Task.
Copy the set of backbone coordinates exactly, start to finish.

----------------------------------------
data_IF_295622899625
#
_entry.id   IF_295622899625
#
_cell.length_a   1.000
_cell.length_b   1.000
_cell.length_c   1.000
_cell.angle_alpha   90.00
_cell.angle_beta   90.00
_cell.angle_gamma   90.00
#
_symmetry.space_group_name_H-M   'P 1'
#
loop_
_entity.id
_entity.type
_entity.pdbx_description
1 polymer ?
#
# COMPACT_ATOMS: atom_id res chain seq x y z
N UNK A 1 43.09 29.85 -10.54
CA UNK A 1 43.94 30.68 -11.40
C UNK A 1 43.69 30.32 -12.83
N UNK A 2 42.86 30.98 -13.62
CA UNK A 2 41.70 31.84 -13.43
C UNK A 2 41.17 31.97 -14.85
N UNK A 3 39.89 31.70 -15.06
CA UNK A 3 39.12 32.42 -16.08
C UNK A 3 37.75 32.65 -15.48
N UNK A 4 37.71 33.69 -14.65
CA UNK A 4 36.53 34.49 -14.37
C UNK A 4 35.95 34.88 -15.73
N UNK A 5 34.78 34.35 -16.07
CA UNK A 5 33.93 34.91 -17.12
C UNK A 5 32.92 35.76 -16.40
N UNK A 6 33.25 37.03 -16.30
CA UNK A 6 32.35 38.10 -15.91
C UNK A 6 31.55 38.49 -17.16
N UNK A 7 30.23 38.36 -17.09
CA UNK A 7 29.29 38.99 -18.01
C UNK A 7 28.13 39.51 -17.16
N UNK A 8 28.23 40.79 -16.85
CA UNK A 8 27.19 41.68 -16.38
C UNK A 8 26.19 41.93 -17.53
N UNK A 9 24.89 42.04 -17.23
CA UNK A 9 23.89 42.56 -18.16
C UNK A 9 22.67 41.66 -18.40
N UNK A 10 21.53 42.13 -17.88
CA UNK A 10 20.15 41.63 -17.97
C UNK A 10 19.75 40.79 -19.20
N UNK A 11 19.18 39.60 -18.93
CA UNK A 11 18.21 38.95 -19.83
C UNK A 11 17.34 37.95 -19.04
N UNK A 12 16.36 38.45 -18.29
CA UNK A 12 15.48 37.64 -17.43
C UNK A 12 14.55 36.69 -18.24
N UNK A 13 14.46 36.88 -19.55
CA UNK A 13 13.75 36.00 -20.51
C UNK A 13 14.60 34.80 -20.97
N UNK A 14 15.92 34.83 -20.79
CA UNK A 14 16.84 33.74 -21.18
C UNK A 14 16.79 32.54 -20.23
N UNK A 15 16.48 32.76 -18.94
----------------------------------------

data_IF_295622899625
#
_entry.id   IF_295622899625
#
_cell.length_a   1.000
_cell.length_b   1.000
_cell.length_c   1.000
_cell.angle_alpha   90.00
_cell.angle_beta   90.00
_cell.angle_gamma   90.00
#
_symmetry.space_group_name_H-M   'P 1'
#
loop_
_entity.id
_entity.type
_entity.pdbx_description
1 polymer ?
#
# COMPACT_ATOMS: atom_id res chain seq x y z
N UNK A 1 43.09 29.85 -10.54
CA UNK A 1 43.94 30.68 -11.40
C UNK A 1 43.69 30.32 -12.83
N UNK A 2 42.86 30.98 -13.62
CA UNK A 2 41.70 31.84 -13.43
C UNK A 2 41.17 31.97 -14.85
N UNK A 3 39.89 31.70 -15.06
CA UNK A 3 39.12 32.42 -16.08
C UNK A 3 37.75 32.65 -15.48
N UNK A 4 37.71 33.69 -14.65
CA UNK A 4 36.53 34.49 -14.37
C UNK A 4 35.95 34.88 -15.73
N UNK A 5 34.78 34.35 -16.07
CA UNK A 5 33.93 34.91 -17.12
C UNK A 5 32.92 35.76 -16.40
N UNK A 6 33.25 37.03 -16.30
CA UNK A 6 32.35 38.10 -15.91
C UNK A 6 31.55 38.49 -17.16
N UNK A 7 30.23 38.36 -17.09
CA UNK A 7 29.29 38.99 -18.01
C UNK A 7 28.13 39.51 -17.16
N UNK A 8 28.23 40.79 -16.85
CA UNK A 8 27.19 41.68 -16.38
C UNK A 8 26.19 41.93 -17.53
N UNK A 9 24.89 42.04 -17.23
CA UNK A 9 23.89 42.56 -18.16
C UNK A 9 22.67 41.66 -18.40
N UNK A 10 21.53 42.13 -17.88
CA UNK A 10 20.15 41.63 -17.97
C UNK A 10 19.75 40.79 -19.20
N UNK A 11 19.18 39.60 -18.93
CA UNK A 11 18.21 38.95 -19.83
C UNK A 11 17.34 37.95 -19.04
N UNK A 12 16.36 38.45 -18.29
CA UNK A 12 15.48 37.64 -17.43
C UNK A 12 14.55 36.69 -18.24
N UNK A 13 14.46 36.88 -19.55
CA UNK A 13 13.75 36.00 -20.51
C UNK A 13 14.60 34.80 -20.97
N UNK A 14 15.92 34.83 -20.79
CA UNK A 14 16.84 33.74 -21.18
C UNK A 14 16.79 32.54 -20.23
N UNK A 15 16.48 32.76 -18.94